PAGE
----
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India’s ‘love jihad’ anti-conversion laws aim to further oppress minorities, and it’s working

Sanjeev Gupta/AAP

India’s ‘love jihad’ anti-conversion laws aim to further oppress minorities, and it’s working

Sanjeev Gupta/AAP

India’s ‘love jihad’ anti-conversion laws aim to further oppress minorities, and it’s working

Sanjeev Gupta/AAP

India’s ‘love jihad’ anti-conversion laws aim to further oppress minorities, and it’s working

Sanjeev Gupta/AAP

Love jihad” is a term used by these groups to suggest Muslim men seek to deceive Hindu women through marriage and convert them to Islam.

Ghazala Jamil, Jawaharlal Nehru University

A new anti-conversion law passed in India’s most populous state, Uttar Pradesh, is being used to prevent inter-faith couples from getting married. Media reports suggest right wing groups are preventing interfaith marriages by claiming it involves “forced conversion”, or what they call “love jihad”.

“Love jihad” is a term used by these groups to suggest Muslim men seek to deceive Hindu women through marriage and convert them to Islam.

Under the new anti-conversion law, passed on November 28, interfaith couples must now give two months’ notice to a district official before getting married. Currently, under the Special Marriages Act, 1954, that governs interfaith marriages in India, couples must give a notice of 30 days.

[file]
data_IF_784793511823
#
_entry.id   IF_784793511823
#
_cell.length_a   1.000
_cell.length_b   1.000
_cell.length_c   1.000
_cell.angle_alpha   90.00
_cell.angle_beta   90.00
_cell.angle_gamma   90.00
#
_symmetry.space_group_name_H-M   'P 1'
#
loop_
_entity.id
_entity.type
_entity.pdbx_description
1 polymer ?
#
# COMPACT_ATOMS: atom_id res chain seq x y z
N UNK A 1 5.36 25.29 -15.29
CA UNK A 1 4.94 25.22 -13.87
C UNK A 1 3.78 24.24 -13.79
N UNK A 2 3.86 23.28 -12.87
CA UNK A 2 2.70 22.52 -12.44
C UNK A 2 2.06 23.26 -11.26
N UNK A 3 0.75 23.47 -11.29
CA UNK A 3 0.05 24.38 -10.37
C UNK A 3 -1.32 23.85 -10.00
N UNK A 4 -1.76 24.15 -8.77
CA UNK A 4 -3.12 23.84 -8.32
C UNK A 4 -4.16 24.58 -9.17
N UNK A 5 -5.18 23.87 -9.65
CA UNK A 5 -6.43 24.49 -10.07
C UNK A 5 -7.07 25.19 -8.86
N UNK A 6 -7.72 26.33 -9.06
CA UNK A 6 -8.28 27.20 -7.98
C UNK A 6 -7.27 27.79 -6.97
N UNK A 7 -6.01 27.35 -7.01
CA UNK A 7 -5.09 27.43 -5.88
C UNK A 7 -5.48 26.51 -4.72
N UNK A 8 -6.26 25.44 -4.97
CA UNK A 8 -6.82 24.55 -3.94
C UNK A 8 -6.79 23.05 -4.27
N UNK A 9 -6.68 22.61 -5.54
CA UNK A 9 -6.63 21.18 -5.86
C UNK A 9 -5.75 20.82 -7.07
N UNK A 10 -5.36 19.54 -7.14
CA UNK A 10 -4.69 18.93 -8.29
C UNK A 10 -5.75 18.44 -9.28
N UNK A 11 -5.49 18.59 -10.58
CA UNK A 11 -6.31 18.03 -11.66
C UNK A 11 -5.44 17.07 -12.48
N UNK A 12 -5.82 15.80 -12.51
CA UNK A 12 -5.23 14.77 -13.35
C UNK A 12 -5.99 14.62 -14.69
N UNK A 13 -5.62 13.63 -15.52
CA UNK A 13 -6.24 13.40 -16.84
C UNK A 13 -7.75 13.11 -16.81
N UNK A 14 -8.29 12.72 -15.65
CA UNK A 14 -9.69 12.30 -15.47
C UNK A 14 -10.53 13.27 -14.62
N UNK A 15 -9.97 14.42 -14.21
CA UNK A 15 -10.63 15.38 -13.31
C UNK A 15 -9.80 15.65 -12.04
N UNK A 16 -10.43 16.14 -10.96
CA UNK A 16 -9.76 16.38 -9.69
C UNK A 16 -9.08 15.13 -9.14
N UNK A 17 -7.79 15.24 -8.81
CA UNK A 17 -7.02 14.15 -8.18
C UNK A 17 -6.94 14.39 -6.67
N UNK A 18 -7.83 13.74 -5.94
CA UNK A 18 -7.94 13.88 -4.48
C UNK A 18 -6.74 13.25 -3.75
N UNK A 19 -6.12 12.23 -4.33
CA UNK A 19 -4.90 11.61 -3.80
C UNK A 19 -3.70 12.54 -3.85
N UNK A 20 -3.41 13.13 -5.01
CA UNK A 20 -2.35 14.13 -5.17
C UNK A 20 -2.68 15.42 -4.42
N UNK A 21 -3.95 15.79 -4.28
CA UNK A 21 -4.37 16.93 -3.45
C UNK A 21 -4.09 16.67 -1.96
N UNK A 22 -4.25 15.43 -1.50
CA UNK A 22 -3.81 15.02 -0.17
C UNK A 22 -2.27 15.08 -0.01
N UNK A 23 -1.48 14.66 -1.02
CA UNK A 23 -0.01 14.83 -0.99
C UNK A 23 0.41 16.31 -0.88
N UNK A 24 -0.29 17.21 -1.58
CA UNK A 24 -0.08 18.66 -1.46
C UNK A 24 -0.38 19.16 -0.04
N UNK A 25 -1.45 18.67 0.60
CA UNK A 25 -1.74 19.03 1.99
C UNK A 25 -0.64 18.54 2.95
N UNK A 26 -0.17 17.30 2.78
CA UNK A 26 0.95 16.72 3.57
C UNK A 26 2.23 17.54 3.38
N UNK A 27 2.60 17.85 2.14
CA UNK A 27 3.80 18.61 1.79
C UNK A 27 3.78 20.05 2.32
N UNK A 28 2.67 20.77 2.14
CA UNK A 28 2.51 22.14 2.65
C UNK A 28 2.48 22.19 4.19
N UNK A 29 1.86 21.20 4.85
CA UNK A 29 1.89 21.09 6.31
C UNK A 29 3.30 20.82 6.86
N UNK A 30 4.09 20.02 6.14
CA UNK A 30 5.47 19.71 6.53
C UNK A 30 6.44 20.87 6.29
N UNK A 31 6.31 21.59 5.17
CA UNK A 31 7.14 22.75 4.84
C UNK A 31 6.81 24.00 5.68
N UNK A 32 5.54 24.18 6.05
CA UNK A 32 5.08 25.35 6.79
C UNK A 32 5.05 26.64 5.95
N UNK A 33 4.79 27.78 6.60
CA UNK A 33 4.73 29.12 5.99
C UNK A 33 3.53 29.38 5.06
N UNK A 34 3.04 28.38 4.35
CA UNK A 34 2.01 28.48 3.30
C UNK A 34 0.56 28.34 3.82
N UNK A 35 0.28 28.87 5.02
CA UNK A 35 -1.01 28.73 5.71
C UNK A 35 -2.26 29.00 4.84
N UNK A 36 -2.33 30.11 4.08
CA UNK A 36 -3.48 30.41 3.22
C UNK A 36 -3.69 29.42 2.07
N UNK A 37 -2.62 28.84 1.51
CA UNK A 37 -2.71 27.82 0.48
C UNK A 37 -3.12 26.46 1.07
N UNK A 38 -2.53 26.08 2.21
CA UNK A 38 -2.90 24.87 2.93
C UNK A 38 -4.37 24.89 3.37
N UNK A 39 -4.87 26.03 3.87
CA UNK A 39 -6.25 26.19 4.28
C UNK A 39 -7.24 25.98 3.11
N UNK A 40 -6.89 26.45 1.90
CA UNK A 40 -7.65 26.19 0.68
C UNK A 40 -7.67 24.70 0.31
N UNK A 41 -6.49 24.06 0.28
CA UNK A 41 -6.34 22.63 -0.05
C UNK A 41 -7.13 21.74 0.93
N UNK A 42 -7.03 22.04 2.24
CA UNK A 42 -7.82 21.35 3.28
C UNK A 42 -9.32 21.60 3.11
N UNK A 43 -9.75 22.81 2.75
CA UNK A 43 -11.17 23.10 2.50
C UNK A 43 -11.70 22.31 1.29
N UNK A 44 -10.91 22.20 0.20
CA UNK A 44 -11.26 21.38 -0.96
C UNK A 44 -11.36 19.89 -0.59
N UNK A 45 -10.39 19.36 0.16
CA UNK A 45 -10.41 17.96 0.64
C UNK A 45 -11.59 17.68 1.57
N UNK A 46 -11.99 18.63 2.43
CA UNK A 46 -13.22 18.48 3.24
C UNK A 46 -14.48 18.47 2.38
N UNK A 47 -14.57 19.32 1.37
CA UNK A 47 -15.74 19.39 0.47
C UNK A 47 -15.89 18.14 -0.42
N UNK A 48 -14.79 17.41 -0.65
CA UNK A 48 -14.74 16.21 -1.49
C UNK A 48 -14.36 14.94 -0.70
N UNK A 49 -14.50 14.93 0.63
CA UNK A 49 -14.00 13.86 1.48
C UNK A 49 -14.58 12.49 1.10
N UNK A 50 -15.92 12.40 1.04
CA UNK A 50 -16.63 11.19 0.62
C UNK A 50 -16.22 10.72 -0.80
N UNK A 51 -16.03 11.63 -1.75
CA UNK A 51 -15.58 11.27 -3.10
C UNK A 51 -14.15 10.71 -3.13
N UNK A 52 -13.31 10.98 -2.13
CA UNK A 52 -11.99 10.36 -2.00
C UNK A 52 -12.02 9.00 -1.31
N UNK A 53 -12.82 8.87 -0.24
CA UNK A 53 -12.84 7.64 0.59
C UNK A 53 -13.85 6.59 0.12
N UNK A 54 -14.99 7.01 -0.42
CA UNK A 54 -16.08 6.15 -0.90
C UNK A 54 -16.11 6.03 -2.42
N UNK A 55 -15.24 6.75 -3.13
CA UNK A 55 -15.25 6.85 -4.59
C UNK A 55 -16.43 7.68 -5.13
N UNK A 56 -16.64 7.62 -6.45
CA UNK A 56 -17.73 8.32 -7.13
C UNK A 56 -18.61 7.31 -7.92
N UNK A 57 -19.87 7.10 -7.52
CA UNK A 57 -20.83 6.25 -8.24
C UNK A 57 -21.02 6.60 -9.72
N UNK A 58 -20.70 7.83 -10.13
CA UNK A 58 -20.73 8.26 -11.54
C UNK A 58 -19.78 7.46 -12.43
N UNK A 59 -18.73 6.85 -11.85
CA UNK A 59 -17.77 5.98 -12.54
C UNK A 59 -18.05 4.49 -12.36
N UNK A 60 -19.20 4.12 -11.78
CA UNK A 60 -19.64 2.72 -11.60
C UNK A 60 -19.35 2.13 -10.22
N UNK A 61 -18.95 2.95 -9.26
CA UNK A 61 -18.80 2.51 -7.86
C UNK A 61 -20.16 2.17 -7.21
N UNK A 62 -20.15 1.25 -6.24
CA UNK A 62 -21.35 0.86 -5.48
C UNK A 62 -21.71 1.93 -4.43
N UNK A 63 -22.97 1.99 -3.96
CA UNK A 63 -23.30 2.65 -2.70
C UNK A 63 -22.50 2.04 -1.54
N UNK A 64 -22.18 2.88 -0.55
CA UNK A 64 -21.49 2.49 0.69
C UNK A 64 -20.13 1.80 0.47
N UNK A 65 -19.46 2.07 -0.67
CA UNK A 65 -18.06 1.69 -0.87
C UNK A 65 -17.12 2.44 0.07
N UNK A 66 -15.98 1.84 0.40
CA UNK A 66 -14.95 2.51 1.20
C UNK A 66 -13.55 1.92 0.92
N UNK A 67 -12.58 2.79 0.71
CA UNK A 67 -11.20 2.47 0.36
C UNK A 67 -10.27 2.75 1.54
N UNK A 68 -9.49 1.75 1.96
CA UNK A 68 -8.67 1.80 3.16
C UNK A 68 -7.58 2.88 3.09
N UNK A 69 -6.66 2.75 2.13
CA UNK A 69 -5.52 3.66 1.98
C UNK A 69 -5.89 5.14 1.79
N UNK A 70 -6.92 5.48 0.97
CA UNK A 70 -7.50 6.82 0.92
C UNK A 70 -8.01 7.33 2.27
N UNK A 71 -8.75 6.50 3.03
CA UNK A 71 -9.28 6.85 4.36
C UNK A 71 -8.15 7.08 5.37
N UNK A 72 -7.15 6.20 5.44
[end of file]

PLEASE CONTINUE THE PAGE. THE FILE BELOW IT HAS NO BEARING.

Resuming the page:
The new law has criminal aspects, too, including a jail term of up to ten years if convicted of using marriage to force a spouse to change their faith. Parents, siblings and “any relatives” by marriage and adoption can complain against a conversion. Such marriages can also be nullified. The burden of proof lies on the persons converting, or those counselling the persons to convert, to prove the conversion isn’t forced.

Women’s rights advocates are pointing out this amounts to curtailment of the right to choose one’s partner by the state.

Under the Bhartiya Janata Party, also the ruling party at the federal level, eight of 29 states of India now have anti-conversion laws, including these interfaith marriage clauses. These laws seek to regulate religious conversions through “forcible or fraudulent means”, or through “allurement” or “inducement”. In practice, they restrain the citizens’ constitutional right to convert.

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